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  1. Wood-row Wilson

    Wood-row Wilson Member

    Joined:
    Nov 4, 2011
    Messages:
    26
    Loc:
    SW Michigan
    Just bought a new house, will likely be moving in at the start of the year or earlier. it's advertised at 2,300 square feet, seemingly well insulated. The biggest variable here is that it is propane heat :eek:

    I was thinking wood first. I'm a young guy, having plethora of opportunities for wood, like doing it, have the equipment needed to do the job. Plus, I'd do most anything to save a buck. Here's what's keeping me from doing it, and maybe you can convince me otherwise:

    Reloading the stove: I work, all day, sometimes into the evening. I am the sole owner of the house and won't likely be getting help else wise.
    Roommates: Probably the biggest detriment to having wood being the primary heat. Paying customers probably won't be too fond of fluctuating temperatures or the idea of helping...not to mention the my thought of them touching my wood stove. The economic advantages are high enough, rather not deal with any other intangibles.
    Dry wood: I thought I had more, but I really do only have a couple cords of dry wood (soft maple). Probably another 1.5 cords of black locust cut green late spring. I want to warm my garage, so I'm thinking I'll use it for that.

    Am I going to be able to lean solely on a pellet/multi-fuel stove for this house? I really don't want to burn propane....Thanks!

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  2. nailed_nailer

    nailed_nailer Minister of Fire

    Joined:
    Oct 29, 2007
    Messages:
    800
    Loc:
    Cape Cod, Ma
    A good multi-fuel pellet stove should be able to heat the house just fine.
    Depends a lot on layout and where you place stove (central).
    Most of the new larger stoves are able to run on a thermostat (programmable) so you can dial it back during the day while you are out and have it warm house back up before you get home.

    Large 55-60kBTU unit and good pellets will suite your needs.
    Or look into pellet furnace.

    Make sure you have good source(s) of good (Premium or better) local pellets and find a dealer you can trust.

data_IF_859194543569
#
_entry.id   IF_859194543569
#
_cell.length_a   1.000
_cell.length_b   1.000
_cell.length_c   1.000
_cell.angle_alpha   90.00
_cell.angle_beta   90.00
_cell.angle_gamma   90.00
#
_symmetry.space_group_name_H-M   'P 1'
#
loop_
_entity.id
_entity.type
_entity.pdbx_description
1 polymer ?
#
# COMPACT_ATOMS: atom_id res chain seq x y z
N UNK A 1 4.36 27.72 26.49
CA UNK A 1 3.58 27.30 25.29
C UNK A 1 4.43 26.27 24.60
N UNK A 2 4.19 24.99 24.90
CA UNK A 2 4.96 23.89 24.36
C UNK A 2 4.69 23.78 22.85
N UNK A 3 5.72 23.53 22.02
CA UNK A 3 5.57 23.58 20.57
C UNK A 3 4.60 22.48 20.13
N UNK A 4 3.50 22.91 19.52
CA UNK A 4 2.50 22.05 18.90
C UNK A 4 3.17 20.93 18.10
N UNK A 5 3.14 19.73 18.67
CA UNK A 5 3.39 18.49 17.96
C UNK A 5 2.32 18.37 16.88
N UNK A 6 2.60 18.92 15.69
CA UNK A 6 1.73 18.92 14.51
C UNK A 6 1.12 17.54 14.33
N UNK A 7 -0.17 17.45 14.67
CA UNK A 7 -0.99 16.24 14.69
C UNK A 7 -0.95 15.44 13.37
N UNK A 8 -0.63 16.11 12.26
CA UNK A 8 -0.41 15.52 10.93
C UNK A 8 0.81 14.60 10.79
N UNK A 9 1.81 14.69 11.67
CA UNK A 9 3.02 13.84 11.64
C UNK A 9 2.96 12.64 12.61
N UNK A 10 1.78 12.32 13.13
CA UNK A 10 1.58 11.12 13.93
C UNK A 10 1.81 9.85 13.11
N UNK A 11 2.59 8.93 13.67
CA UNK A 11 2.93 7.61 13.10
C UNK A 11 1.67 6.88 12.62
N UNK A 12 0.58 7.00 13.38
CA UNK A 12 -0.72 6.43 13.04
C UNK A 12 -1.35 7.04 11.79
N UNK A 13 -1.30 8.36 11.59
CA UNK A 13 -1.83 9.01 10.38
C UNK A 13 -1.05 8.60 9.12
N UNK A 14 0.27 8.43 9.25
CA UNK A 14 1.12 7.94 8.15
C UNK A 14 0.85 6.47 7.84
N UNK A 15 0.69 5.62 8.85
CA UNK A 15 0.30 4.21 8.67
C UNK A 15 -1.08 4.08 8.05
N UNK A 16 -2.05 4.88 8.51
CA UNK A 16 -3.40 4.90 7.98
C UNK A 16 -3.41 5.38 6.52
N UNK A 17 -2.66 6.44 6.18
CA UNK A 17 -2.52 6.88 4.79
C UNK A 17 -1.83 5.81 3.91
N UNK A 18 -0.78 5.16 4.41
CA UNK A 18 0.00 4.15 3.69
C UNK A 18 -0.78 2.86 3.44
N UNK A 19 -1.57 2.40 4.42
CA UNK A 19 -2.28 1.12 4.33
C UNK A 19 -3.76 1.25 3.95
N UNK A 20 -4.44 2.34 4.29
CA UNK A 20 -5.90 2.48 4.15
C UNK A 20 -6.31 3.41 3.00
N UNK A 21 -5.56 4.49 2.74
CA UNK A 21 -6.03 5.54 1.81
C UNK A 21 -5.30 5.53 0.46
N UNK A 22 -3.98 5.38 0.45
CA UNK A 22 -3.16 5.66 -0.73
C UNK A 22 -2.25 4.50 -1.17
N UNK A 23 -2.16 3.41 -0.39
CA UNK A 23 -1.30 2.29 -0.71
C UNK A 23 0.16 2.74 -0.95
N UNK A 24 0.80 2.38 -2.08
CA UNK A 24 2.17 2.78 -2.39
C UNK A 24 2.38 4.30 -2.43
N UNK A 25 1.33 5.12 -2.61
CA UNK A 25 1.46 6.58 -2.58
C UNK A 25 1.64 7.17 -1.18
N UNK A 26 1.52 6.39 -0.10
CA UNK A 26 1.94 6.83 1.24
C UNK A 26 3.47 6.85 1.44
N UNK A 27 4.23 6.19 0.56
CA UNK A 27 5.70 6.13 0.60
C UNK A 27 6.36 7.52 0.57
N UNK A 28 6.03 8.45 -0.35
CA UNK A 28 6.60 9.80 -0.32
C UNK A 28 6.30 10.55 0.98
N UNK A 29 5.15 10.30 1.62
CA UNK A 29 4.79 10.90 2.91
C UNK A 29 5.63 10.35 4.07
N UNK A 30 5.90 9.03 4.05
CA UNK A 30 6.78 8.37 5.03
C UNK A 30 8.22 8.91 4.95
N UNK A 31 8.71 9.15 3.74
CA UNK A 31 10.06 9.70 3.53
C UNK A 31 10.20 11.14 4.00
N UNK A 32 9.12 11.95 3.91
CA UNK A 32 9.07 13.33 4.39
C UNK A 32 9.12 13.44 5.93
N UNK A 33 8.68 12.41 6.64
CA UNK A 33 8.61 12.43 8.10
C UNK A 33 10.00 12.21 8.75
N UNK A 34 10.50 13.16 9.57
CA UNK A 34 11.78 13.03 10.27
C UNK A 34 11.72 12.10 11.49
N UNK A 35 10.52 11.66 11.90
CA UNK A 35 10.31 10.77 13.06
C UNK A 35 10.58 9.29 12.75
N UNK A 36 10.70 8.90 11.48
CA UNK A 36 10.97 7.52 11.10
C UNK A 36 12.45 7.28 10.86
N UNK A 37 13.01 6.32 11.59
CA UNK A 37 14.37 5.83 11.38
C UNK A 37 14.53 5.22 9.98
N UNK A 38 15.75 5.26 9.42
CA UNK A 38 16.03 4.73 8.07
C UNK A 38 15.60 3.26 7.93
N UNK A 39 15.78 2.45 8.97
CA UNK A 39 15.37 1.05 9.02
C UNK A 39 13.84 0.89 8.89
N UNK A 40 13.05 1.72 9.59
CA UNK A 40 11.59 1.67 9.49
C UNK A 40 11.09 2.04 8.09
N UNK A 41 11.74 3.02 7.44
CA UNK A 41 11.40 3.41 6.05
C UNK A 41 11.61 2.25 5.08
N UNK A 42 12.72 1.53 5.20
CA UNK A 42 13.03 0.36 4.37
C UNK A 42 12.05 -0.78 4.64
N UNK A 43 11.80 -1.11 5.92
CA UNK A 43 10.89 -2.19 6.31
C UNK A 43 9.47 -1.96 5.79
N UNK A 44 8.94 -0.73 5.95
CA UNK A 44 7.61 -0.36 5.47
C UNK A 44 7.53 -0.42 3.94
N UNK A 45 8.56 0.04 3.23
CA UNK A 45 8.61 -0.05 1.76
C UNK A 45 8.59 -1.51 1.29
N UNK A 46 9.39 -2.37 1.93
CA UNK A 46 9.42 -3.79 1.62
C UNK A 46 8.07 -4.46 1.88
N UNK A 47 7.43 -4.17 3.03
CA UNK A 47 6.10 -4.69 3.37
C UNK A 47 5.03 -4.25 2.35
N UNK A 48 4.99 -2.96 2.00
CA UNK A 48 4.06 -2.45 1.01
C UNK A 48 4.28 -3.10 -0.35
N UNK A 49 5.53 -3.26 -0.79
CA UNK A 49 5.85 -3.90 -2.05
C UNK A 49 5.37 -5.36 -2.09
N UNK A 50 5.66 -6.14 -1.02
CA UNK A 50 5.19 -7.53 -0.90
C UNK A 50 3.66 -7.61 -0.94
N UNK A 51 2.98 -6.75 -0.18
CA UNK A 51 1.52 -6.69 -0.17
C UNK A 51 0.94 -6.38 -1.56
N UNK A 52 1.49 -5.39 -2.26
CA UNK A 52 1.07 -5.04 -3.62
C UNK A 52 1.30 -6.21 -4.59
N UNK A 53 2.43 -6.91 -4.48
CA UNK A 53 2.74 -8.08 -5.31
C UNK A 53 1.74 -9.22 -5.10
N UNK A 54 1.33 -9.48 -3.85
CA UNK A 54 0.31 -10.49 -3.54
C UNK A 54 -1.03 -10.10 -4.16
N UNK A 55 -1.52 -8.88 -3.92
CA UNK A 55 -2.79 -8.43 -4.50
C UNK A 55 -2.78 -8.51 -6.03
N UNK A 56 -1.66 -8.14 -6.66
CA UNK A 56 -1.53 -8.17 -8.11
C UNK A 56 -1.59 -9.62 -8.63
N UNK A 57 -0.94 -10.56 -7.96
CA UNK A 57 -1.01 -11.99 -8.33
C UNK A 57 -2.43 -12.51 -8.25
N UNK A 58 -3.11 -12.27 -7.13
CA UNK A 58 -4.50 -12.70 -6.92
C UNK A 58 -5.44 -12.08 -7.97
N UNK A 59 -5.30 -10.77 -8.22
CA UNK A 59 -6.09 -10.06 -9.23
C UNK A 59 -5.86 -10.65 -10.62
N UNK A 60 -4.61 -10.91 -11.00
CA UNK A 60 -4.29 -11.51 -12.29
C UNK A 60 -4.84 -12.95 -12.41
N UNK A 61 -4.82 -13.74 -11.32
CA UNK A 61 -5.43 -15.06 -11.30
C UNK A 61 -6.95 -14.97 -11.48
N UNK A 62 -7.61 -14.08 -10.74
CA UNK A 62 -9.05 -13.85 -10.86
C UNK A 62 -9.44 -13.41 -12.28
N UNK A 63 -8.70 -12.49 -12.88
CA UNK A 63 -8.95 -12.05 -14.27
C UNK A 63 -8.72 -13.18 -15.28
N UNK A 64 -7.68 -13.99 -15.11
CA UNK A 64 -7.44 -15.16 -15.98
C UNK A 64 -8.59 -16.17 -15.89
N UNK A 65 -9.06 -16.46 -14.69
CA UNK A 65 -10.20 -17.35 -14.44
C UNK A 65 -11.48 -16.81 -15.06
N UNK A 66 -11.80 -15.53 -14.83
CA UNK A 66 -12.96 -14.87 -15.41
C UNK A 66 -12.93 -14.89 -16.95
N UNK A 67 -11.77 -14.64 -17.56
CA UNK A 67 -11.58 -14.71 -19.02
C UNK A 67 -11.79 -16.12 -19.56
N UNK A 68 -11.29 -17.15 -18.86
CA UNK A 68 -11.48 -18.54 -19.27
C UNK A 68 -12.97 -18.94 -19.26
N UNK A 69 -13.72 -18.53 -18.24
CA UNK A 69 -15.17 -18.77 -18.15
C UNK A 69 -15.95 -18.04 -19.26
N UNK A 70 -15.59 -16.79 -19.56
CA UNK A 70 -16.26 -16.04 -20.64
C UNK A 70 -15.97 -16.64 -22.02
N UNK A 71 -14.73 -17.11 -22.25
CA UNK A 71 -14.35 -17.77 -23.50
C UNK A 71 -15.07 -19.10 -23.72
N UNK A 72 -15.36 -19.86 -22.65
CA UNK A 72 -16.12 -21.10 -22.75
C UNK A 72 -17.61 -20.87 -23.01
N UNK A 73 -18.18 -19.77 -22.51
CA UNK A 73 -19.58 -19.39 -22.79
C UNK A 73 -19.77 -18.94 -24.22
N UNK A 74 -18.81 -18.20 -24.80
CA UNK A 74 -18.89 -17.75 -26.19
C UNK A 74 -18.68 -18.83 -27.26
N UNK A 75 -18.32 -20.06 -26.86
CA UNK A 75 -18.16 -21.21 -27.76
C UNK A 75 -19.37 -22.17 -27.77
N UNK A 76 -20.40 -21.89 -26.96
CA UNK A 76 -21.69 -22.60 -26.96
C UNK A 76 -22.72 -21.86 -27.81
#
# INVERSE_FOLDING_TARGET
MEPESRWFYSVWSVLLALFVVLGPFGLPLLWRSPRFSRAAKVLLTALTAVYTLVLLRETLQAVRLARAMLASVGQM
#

Good Luck,
    ---Nailer---
    Wood Nugget likes this.
  3. Ironhorse74

    Ironhorse74 Member

    Joined:
    Oct 24, 2009
    Messages:
    203
    Loc:
    The Great Pacific North Wet
  4. jtakeman

    jtakeman Minister of Fire

    Joined:
    Dec 30, 2008
    Messages:
    13,580
    Loc:
    Northwestern CT.
    I would consider a pellet furnace. Sister it in with the propane furnace. Whether it be force air or a boiler. Both are available and will offer full home heating. With a stove you'll have warm spots and cool spots.
  5. imacman

    imacman Guest

    I agree w/ Jay on this....only way to be sure that theres no cold spots is with a pellet furnace or boiler.

    However, if you DO decide on a stove, this is what many of us have....and since your in Cherry country, this will burn Cherry pits too:

    /www.amfmenergy.com/49trcpm--multifuel-stove--2200492200.html

    Free shipping to a loading dock near you, and great people to work with.
  6. Wood-row Wilson

    Wood-row Wilson Member

    Joined:
    Nov 4, 2011
    Messages:
    26
    Loc:
    SW Michigan
    Thanks Gentlemen, I appreciate the responses. That being said, I should have specified better and used the correct terminology. I do not intend to go the stove route for just the reasons you mentioned, but instead, would depend on a furnace. I'd like to pick up a wood stove to put in the main room, for the right price and dependent on finances going forward, but instead will depend on having the main unit (pellet, multi-fuel, whatever I decide) downstairs and connect to the existing vents.

    Serious noob here, as I was previously convinced of heating with wood and spending time in the wood shed :eek:. Appreciate any help you can give, whether furnace or boiler.
  7. DexterDay

    DexterDay Guest

    If you intend on getting a furnace, then I would advise you look around. Some are better than others.

    Harman, St. Criox, and Fahrenheit to name a few. They make pretty solid units.

    I do both pellet and wood (I burnt the "Pain" too) I prefer pellet. Its much easier for me and my family. If I am gone, the Fahrenheit will run for almost 3 days on a low setting with fair temps (It was at idle all night last night and other than start up a little bit ago, its at idle now) The wife just has to set it and forget it. When it runs out, the Quads stat is set just below the Fahrenheits, so it will chug along for almost 2 days. So if I had to leave town all week, she dont have to lift a bag :).

    The woodstove is next to the furnace. I like wood for its HOT Heat!!! But you need to keep a few years worth to keep a good seasoned stash, the bark, ash, bugs, etc make a mess.

    I love both for different reasons. But pellets is what I prefer ;)

    Welcome to the Forums
  8. Bioburner

    Bioburner Minister of Fire

    Joined:
    Aug 4, 2012
    Messages:
    2,958
    Loc:
    West central Mn
    I would check into getting an energy audit to see where you may have some heat leaks to help slow down the proPAIN use while you decide on alternative heating sources.Insulation uprades etc have some of your best bang for your buck. May even get some tax credits to help!
    SmokeyTheBear likes this.

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